At a press conference held on Dec. 10 on Parliament Hill, concerned groups called on the minister of public safety and emergency preparedness, Ralph Goodale, to immediately halt the deportation procedures launched against Mohamed Harkat.

“Does this government want to be remembered for sending a refugee back to torture or execution?” asked the International Civil Liberties Monitoring Group, which held the event along with the Justice for Mohamed Harkat collective, Amnesty International, and the National Council of Canadian Muslims.

Security certificates: the scandal of secret trials

On Dec. 10, 2002, Mohamed Harkat was arrested under a security certificate, an immigration proceeding allowing the government to detain, prosecute and remove non-Canadians “for reasons of national security, violating human or international rights, or involvement in organized or serious crimes,” based on secret evidence provided by the Canadian Security Intelligence Service. He spent a decade in jail and under strict house arrest, accused of being part of the al-Qaeda network.

Does this government want to be remembered for sending a refugee back to torture or execution?

This highly controversial process is the focus of The Secret Trial 5, the first feature film from Indian-born, Toronto-based director Amar Wala, released last year in an attempt to raise awareness about Bill C-51.

In place since the Cold War, security certificates have been used mainly against Muslim men in the wake of the Sep. 11, 2001 attacks. Since then, powers under the security certificates have been consistently extended. The right of review for permanent residents was withdrawn in 2002, and the number of ministers required to sign a certificate was reduced from two to one in 2003.

“This was voted under a Liberal government,” emphasizes Christian Legeais, spokesperson for the Justice for Mohamed Harkat collective.

In 2007, the Supreme Court of Canada found the security certificates to be unconstitutional because they failed “to assure the fair hearing that s. 7 of the Charter requires before the state deprives a person of life, liberty or security of the person.”

The Conservative government responded to the ruling by introducing “special advocates” into the security certificate system. Harkat later filed a second Supreme Court challenge against security certificates, calling into question the constitutionality of the revised process. His case was lost and the security certificate upheld.

“Mohamed Harkat is still subject of a removal order,” confirmed Esme Bailey, senior media spokesperson for the Canada Border Services Agency, in a laconic e-mail response to Ricochet issued on Dec. 14.

Last August, over a year after the Supreme Court ruling, Harkat received his removal order from Canada. He faces deportation to Algeria where, Lageais argues, he “risks being deported to torture.” Amnesty International has warned that Algeria’s poor human rights record makes any assurances of safety unreliable.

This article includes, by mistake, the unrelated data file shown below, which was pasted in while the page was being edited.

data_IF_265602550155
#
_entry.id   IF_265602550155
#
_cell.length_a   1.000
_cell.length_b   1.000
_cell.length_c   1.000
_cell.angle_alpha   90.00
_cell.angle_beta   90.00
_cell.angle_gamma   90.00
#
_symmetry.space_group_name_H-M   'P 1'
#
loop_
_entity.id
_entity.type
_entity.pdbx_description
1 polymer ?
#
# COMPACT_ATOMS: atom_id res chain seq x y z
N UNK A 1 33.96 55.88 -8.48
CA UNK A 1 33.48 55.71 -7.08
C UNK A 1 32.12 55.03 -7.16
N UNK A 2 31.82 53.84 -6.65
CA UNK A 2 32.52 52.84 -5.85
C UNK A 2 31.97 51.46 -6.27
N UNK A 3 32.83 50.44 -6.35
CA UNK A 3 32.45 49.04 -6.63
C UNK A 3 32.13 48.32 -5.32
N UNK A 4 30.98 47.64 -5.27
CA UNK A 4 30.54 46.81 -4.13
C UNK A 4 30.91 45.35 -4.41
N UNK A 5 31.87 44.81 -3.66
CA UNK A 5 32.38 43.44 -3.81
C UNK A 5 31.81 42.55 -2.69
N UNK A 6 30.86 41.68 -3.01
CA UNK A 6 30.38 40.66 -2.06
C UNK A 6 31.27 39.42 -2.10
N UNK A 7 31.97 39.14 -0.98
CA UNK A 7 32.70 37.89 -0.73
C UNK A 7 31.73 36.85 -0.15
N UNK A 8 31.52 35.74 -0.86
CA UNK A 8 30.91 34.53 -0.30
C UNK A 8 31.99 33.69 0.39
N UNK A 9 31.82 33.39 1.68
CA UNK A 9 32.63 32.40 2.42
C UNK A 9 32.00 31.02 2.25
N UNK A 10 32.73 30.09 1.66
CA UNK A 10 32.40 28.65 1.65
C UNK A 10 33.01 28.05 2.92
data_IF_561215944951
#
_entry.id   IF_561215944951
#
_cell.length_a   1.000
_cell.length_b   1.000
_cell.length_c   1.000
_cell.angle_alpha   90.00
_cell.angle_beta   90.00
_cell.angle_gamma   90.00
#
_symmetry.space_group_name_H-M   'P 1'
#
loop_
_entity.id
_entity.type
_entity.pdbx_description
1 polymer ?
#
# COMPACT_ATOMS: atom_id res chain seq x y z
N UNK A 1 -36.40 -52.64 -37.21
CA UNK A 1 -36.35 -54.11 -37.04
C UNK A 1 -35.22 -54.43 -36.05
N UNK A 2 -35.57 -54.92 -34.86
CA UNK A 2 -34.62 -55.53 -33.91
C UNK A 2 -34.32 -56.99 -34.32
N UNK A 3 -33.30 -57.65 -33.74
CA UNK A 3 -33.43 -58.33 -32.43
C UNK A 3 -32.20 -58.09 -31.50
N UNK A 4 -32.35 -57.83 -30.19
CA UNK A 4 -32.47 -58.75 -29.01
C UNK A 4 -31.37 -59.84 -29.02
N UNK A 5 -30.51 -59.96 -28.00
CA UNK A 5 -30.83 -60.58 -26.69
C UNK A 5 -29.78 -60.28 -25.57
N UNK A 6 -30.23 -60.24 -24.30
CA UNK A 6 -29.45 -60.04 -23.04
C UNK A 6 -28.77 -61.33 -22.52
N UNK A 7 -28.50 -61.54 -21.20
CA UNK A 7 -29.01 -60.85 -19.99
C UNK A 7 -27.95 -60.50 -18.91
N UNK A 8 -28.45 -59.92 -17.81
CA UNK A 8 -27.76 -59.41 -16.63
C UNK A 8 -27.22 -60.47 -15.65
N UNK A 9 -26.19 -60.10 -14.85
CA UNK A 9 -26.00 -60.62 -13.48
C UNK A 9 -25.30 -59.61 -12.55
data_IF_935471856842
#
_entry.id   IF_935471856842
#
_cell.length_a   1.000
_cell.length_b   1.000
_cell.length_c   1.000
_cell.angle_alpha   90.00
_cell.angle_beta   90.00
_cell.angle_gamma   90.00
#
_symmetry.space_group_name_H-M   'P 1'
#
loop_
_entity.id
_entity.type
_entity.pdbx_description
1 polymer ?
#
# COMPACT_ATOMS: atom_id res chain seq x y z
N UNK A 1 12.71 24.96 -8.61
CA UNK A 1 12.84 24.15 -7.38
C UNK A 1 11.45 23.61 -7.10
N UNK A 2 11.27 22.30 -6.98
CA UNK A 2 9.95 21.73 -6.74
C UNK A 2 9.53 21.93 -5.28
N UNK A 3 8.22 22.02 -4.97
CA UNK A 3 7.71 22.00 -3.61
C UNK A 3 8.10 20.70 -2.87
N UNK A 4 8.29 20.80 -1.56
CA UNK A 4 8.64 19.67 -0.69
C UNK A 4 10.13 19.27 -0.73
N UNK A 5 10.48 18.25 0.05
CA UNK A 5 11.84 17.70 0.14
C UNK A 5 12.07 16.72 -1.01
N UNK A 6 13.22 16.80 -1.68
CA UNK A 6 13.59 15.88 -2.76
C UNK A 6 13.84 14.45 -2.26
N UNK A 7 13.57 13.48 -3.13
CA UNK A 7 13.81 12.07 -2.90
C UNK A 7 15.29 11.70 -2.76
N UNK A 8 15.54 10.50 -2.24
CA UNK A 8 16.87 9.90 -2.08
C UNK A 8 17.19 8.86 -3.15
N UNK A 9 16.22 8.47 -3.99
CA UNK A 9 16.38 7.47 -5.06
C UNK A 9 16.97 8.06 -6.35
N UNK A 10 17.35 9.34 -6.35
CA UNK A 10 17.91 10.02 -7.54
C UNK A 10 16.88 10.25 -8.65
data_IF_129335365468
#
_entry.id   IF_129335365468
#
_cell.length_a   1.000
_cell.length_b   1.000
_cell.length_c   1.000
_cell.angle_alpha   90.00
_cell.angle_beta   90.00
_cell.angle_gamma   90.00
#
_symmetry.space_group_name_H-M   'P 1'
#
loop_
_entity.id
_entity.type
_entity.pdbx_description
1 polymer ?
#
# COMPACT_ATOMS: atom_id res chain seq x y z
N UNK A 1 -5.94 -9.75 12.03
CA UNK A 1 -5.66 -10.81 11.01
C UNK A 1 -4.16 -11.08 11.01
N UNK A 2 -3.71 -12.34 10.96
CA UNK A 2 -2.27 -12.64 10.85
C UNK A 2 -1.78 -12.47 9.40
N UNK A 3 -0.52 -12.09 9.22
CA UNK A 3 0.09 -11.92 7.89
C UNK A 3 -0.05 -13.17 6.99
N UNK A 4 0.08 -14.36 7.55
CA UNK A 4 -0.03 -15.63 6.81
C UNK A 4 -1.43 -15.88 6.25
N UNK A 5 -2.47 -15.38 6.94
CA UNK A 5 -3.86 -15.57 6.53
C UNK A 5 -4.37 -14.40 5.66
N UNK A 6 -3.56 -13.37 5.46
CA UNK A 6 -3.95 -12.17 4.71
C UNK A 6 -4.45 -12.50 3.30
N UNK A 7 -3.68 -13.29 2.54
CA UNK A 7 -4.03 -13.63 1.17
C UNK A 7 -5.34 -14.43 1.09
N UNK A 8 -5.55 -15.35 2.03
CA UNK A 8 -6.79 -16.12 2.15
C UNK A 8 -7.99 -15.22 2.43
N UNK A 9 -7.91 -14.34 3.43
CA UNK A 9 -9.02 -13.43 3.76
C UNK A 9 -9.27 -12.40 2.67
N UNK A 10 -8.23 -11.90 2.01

Deepan Budlakoti: a case study of two-tier citizenship

Before the introduction of Bill C-24 — the so-called Strengthening Citizenship Act, which allows the stripping of citizenship from people with dual nationalities — by former Conservative minister of citizenship and immigration Chris Alexander, the precarity of citizenship claims in Canada had been highlighted.

Born in Ottawa in 1985, Deepan Budlakoti spent three years in jail on drugs and weapons charges. The Harper government said that he had permanent resident status, not citizenship, which would be revoked because of his offences. Upon release from jail, he was turned over to the Canadian Border Services Agency.

You’re treated like you’re a second-class citizen.

The government has since been trying to deport Budlakoti to India, the country of origin of his parents, where he has never lived and is not a citizen.

During the Reclaiming Citizenship, Rejecting Double Punishment
tour last year, the Justice for Deepan coalition went to Justin Trudeau’s Montreal office to ask for a meeting with the Liberal Party leader.

“Once you deal with immigration, your constitutional rights are not really given to you,” said Budlakoti at that time in an interview with Ensemble. “You’re treated like you’re a second-class citizen.”

“How can you get charged for the same crime twice?” he asked, pointing out he had served his sentence and was now facing additional punishment in the form of deportation.

The situation has not changed for Budlakoti since the Liberal election. “M. Budlakoti is subject of a removal order in force as a result of a December 2011 Immigration and Refugee Board decision,” explained Chris Kealey , CBSA media relations officer for the Northern Ontario Region, in an e-mail to Ricochet.

Rendered stateless by the Canadian government, Budlakoti is being denied public health coverage and has launched a crowdfunding campaign to cover his health insurance fees.

Status for all

The first of 25,000 sponsored Syrian refugees who arrived in Canada over the weekend are welcomed as landed immigrants and receive a health card and social insurance number.

“They’ll be able to integrate right away in society,” said Rosalind Wong of advocacy group Solidarity Across Borders at a rally held in front of Trudeau’s office in Montreal on Dec. 13 . “It’s a model of what is possible and what we demand from the government for thousands of people that are living without status here in Canada.”

The demonstration brought together migrant justice activists who are calling for the Canadian government to immediately regularize all people living without status in the country and for Canada to open its borders to all migrants.

“We know that there are many conflicts, many situations of precarity in countries like Mexico, in African countries, in countries all over the world that are being ignored as the Canadian government is turning its attention on one specific issue,” said Wong.